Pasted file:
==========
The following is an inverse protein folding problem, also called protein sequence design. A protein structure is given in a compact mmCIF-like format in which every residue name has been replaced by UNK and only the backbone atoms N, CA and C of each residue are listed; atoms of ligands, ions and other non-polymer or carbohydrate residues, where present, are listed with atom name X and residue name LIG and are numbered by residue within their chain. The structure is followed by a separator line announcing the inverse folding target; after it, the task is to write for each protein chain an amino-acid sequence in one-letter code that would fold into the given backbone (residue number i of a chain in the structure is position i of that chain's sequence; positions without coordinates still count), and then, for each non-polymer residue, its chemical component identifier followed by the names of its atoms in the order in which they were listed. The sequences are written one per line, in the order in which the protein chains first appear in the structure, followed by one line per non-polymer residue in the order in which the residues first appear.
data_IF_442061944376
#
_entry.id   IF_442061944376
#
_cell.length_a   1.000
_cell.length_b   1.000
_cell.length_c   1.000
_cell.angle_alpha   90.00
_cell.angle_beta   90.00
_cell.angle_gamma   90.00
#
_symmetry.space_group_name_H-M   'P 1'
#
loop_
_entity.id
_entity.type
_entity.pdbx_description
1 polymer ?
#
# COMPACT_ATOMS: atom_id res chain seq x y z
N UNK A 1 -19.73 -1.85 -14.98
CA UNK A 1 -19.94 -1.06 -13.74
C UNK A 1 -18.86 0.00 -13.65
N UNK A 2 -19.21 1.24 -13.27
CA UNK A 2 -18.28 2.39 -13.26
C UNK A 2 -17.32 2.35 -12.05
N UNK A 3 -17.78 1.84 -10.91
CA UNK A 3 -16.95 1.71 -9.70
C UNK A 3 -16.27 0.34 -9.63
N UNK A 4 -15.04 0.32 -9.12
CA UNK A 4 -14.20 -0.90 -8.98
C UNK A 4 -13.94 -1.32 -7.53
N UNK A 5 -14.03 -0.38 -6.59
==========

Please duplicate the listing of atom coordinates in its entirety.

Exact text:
The following is an inverse protein folding problem, also called protein sequence design. A protein structure is given in a compact mmCIF-like format in which every residue name has been replaced by UNK and only the backbone atoms N, CA and C of each residue are listed; atoms of ligands, ions and other non-polymer or carbohydrate residues, where present, are listed with atom name X and residue name LIG and are numbered by residue within their chain. The structure is followed by a separator line announcing the inverse folding target; after it, the task is to write for each protein chain an amino-acid sequence in one-letter code that would fold into the given backbone (residue number i of a chain in the structure is position i of that chain's sequence; positions without coordinates still count), and then, for each non-polymer residue, its chemical component identifier followed by the names of its atoms in the order in which they were listed. The sequences are written one per line, in the order in which the protein chains first appear in the structure, followed by one line per non-polymer residue in the order in which the residues first appear.
data_IF_442061944376
#
_entry.id   IF_442061944376
#
_cell.length_a   1.000
_cell.length_b   1.000
_cell.length_c   1.000
_cell.angle_alpha   90.00
_cell.angle_beta   90.00
_cell.angle_gamma   90.00
#
_symmetry.space_group_name_H-M   'P 1'
#
loop_
_entity.id
_entity.type
_entity.pdbx_description
1 polymer ?
#
# COMPACT_ATOMS: atom_id res chain seq x y z
N UNK A 1 -19.73 -1.85 -14.98
CA UNK A 1 -19.94 -1.06 -13.74
C UNK A 1 -18.86 0.00 -13.65
N UNK A 2 -19.21 1.24 -13.27
CA UNK A 2 -18.28 2.39 -13.26
C UNK A 2 -17.32 2.35 -12.05
N UNK A 3 -17.78 1.84 -10.91
CA UNK A 3 -16.95 1.71 -9.70
C UNK A 3 -16.27 0.34 -9.63
N UNK A 4 -15.04 0.32 -9.12
CA UNK A 4 -14.20 -0.90 -8.98
C UNK A 4 -13.94 -1.32 -7.53
N UNK A 5 -14.03 -0.38 -6.59